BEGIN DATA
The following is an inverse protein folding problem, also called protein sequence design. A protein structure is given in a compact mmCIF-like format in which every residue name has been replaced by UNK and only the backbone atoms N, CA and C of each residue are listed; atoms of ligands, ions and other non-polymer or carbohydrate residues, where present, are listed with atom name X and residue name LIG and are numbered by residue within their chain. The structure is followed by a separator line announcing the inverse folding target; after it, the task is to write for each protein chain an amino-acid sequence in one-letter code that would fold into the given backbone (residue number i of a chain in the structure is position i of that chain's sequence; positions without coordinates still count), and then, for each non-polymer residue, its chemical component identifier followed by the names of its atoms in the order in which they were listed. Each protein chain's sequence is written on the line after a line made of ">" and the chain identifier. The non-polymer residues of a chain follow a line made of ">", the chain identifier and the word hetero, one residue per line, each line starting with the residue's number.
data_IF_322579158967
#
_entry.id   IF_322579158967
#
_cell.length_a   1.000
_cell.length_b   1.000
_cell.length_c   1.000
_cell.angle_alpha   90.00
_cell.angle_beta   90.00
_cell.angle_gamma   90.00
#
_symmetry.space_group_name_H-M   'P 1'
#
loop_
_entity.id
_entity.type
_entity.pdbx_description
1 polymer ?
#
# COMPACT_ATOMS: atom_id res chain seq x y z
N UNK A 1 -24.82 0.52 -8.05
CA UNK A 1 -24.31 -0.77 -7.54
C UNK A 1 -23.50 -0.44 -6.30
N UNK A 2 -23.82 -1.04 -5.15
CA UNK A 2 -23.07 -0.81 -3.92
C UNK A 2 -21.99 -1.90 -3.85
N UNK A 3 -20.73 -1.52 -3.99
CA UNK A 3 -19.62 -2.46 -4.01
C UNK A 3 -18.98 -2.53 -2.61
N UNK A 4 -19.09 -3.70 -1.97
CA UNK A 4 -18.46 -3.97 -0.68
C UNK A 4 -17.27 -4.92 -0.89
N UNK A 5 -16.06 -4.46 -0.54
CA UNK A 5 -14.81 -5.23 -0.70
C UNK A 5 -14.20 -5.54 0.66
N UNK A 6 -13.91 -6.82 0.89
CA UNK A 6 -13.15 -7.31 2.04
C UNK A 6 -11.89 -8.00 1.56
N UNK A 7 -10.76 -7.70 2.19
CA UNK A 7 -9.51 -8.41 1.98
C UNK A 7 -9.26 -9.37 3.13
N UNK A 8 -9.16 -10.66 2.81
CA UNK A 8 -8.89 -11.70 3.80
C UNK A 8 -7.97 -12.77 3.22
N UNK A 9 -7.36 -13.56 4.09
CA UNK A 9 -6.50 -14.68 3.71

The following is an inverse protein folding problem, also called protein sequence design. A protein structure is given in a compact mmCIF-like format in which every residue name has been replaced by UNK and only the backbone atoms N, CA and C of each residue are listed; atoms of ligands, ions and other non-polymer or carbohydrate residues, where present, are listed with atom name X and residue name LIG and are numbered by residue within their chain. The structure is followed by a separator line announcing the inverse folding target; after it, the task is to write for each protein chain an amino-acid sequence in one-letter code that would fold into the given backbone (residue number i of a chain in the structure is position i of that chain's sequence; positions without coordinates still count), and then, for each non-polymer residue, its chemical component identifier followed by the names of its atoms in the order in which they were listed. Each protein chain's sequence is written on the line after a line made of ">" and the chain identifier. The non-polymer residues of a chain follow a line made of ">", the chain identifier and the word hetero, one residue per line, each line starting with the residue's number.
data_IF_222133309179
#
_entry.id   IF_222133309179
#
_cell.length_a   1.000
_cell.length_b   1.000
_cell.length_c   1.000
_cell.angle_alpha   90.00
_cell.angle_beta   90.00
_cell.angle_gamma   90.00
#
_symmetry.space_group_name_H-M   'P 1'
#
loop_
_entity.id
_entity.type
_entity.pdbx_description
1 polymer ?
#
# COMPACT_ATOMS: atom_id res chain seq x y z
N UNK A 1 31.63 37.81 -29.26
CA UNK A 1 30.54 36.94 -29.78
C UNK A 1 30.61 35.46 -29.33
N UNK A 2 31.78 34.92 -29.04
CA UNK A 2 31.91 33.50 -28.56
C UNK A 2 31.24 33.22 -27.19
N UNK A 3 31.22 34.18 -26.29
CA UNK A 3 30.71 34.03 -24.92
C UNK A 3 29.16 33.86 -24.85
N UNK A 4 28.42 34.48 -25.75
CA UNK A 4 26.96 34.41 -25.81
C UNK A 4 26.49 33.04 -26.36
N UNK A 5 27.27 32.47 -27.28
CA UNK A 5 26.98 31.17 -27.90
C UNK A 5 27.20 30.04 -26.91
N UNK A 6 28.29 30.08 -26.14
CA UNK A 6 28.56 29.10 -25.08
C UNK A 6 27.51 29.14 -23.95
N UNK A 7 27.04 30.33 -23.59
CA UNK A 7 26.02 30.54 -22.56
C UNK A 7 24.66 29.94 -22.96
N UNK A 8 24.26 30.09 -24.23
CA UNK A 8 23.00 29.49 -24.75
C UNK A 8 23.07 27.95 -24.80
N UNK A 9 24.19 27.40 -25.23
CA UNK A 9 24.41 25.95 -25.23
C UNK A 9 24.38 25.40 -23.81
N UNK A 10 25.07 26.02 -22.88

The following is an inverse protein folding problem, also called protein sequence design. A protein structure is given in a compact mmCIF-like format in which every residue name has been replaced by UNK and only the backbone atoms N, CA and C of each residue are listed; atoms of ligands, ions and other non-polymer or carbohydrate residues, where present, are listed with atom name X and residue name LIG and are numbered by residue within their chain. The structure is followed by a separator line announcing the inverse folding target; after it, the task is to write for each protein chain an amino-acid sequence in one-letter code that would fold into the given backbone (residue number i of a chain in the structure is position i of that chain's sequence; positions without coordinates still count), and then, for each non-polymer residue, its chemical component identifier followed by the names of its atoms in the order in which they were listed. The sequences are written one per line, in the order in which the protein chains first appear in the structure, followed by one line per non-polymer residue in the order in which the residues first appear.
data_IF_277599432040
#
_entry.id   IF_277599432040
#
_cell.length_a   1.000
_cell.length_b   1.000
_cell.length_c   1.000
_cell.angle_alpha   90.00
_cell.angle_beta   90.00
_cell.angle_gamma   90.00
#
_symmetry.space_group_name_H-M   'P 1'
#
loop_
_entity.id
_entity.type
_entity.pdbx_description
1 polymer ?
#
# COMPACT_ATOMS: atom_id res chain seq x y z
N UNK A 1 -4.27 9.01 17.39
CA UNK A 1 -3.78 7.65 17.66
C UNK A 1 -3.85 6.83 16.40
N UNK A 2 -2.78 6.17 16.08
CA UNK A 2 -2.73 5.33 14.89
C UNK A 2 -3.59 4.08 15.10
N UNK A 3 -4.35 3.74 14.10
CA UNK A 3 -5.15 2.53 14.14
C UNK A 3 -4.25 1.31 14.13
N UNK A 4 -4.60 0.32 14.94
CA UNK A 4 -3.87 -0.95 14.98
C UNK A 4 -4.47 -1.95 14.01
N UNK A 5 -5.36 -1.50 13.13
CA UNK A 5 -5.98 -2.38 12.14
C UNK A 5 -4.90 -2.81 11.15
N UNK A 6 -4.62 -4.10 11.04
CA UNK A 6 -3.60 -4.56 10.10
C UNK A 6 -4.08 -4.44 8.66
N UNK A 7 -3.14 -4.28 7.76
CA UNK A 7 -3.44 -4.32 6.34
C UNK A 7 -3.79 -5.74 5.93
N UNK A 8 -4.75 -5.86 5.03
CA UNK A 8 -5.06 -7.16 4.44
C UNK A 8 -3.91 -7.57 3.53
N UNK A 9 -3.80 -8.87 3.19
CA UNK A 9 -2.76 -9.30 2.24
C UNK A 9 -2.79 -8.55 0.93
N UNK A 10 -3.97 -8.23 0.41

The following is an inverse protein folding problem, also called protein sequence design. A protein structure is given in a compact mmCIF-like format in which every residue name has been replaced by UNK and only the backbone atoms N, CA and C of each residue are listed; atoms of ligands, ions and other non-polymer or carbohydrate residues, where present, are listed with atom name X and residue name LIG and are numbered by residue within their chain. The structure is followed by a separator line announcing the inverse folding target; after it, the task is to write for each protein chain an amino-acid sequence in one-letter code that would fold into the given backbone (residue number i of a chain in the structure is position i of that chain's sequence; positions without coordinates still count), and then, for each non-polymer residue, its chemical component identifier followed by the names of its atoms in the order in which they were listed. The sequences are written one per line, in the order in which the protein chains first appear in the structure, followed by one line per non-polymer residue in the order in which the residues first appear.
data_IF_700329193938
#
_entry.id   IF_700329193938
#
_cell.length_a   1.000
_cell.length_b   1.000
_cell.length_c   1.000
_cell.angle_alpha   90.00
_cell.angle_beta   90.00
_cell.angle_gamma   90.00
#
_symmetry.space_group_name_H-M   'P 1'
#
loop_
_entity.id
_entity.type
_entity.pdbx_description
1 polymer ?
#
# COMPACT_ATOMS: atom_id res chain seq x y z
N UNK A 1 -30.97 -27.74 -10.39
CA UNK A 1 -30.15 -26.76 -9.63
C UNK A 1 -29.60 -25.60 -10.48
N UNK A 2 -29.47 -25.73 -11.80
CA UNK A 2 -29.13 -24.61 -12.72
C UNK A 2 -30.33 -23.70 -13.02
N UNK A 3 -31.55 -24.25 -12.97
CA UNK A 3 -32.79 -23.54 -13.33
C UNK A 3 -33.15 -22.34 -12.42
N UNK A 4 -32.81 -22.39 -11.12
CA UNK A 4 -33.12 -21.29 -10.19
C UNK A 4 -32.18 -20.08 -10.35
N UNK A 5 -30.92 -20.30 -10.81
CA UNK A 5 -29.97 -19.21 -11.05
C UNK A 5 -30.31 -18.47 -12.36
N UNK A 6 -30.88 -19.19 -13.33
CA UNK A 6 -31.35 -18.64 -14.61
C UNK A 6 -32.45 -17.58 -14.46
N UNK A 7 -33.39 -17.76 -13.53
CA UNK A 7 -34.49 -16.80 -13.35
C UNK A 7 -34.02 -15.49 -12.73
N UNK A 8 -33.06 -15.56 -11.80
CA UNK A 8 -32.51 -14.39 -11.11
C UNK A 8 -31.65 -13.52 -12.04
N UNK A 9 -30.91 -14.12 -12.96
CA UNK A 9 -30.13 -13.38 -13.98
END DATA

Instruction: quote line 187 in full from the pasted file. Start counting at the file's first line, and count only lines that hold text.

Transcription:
C UNK A 7 -34.02 -15.49 -12.73